Hard-Boiled Wonderland and the End of the World

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Another Murakami, another weird and wonderful book. I will start by saying that I still prefer the first Murakami that I read, The Wind-Up Bird Chronicle, but this one was of course in no way bad.

Hard-Boiled Wonderland at the End of the World follows two seemingly separate story lines. In one, we have a man who is a split-brained data processor. He goes into an unconscious-like state in which he processes data for living. He begins to work for a strange professor and his granddaughter, but that is when his life is suddenly turned upside down. In the other plot line, we follow a man in a strange town called the Town. In the Town, there is a giant wall, strange beasts, and dreams that need reading, but no one in the Town has a shadow. Their shadows are sentient, but in most cases, their shadows have disappeared.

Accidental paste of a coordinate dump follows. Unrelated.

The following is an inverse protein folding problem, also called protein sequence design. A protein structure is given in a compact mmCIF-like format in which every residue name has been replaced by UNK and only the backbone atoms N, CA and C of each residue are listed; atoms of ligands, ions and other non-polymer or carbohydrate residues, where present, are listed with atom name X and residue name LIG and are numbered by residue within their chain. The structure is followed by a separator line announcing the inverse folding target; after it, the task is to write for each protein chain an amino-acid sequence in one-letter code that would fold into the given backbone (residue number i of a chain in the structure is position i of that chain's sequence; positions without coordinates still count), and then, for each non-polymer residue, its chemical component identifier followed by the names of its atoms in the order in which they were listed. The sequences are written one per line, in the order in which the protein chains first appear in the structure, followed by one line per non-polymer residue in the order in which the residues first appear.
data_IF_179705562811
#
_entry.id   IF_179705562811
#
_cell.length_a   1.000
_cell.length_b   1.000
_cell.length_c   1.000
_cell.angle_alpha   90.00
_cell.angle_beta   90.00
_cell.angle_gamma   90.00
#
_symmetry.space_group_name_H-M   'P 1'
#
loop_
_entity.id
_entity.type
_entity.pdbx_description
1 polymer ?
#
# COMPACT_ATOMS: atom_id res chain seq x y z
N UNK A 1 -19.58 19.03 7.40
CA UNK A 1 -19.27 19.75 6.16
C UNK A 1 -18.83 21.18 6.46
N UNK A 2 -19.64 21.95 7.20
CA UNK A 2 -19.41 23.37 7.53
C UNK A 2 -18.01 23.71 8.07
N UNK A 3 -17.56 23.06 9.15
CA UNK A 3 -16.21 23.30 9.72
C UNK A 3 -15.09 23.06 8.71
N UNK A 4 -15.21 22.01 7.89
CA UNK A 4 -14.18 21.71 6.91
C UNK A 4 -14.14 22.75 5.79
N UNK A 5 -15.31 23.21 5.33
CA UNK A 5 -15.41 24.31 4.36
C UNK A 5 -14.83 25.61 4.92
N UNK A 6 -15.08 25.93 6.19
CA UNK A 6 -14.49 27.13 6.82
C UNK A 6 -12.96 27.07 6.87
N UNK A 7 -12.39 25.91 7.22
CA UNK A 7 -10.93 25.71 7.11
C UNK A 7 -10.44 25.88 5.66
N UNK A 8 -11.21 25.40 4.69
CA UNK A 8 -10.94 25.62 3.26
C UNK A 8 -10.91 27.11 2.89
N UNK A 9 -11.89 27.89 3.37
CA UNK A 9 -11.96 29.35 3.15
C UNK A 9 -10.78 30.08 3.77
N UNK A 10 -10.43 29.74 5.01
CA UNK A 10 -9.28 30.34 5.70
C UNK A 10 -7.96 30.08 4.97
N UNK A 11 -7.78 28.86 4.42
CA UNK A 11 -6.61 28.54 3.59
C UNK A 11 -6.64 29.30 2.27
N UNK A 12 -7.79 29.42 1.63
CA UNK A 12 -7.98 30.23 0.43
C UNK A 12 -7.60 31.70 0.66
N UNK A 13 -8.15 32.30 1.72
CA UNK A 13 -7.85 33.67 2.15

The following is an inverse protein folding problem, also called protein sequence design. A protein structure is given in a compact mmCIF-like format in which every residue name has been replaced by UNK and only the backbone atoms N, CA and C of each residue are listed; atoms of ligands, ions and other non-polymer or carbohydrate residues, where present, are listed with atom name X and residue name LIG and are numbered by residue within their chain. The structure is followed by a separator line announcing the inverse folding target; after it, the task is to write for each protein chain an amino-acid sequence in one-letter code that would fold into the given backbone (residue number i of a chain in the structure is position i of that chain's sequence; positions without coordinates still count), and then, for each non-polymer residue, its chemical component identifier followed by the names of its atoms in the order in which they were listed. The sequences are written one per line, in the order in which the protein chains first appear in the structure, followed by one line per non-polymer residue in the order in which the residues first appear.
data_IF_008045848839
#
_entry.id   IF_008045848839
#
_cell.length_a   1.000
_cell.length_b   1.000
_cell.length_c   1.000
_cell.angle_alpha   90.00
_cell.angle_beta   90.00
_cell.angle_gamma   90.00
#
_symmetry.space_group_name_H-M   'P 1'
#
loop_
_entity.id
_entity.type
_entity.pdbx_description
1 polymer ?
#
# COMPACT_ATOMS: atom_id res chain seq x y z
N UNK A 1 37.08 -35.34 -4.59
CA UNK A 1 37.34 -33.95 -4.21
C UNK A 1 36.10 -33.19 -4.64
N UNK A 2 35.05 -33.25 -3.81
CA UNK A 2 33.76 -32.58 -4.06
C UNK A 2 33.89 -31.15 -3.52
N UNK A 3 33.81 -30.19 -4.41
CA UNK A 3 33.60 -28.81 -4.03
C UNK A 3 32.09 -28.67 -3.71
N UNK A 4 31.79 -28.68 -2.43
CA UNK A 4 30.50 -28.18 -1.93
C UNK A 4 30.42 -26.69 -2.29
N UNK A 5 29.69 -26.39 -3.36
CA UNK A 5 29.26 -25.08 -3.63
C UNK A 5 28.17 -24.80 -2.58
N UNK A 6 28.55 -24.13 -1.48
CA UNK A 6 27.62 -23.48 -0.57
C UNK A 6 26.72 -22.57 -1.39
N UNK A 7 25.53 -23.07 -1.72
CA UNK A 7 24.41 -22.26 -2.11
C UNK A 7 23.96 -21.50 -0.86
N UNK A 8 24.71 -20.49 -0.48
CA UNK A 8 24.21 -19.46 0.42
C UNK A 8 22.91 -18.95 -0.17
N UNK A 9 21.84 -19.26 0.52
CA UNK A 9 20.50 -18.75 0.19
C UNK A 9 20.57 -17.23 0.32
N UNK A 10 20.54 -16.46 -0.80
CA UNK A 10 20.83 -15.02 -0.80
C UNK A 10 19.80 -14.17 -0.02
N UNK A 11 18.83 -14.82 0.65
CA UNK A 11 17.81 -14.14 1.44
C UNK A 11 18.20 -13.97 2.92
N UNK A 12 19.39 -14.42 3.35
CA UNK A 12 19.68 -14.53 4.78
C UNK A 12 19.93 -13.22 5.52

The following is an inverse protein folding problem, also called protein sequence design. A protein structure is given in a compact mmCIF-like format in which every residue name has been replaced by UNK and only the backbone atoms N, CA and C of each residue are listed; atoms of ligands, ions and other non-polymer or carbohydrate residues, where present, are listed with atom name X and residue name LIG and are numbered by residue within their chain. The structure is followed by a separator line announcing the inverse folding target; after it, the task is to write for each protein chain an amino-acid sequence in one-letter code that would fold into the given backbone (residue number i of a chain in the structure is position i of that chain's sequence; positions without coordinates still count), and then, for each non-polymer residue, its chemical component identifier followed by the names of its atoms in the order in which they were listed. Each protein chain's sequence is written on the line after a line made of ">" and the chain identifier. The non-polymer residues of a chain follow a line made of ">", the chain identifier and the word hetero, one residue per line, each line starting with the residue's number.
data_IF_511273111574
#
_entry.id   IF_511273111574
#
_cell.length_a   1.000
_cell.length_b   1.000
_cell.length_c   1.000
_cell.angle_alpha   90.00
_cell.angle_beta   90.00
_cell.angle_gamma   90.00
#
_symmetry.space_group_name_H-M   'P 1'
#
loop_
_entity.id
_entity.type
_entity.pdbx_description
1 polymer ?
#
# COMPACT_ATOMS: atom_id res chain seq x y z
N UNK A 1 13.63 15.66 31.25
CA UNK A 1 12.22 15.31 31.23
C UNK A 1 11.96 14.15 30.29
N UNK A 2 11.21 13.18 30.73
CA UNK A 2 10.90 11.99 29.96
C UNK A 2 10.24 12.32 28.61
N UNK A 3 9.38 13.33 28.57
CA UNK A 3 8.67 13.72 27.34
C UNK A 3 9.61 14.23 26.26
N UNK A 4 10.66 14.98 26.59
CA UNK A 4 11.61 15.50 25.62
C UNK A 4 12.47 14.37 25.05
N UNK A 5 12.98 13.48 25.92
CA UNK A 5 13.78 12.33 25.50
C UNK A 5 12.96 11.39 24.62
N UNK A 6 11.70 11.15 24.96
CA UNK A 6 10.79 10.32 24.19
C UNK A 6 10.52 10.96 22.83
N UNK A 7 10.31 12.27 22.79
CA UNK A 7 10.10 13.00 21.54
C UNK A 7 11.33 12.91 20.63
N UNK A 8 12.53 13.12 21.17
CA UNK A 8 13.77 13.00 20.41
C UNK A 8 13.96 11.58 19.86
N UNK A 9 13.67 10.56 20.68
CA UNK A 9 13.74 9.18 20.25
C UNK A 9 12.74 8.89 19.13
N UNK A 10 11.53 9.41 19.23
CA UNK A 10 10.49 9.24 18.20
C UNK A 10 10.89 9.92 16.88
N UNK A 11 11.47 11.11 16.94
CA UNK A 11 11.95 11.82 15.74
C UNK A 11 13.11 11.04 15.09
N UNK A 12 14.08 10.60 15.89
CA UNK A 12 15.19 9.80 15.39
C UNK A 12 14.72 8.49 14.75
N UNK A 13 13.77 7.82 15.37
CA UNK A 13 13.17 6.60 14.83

Confused yet? Yeah, me too. To be honest, I read to the halfway point of the novel and began to wonder when or if the two plot lines would come together. They seemed so vastly different from one another that I could not imagine how they were related. But, this is a Murakami, so I had faith that it would all make at least a little sense by the end. I wasn’t disappointed. The book is very surreal, so if this is your first foray into surrealism or Haruki Murakami, I’m not sure I would recommend starting here. However, if you can stay confused and simultaneously engaged, this is a fun adventure story with some deep, psychological considerations.

As for the characters, I find them secondary to the plot and overarching metaphor of the novel itself. Still, I liked the professor and his granddaughter. They are both weird, wonderful characters with interesting motivations and personality quirks. Our main characters seem like many male Murakami protagonists in that they are rather faceless and average. The characters in the Town are a bit flat as well, but it seems intentional since they have a part of them missing.

I gave Hard-Boiled Wonderland at the End of the World around 3.5 stars, rounded up to 4/5 on Goodreads. An experienced surrealism/Murakami fan will enjoy it, but it may not be for new readers of the genre/author.

 

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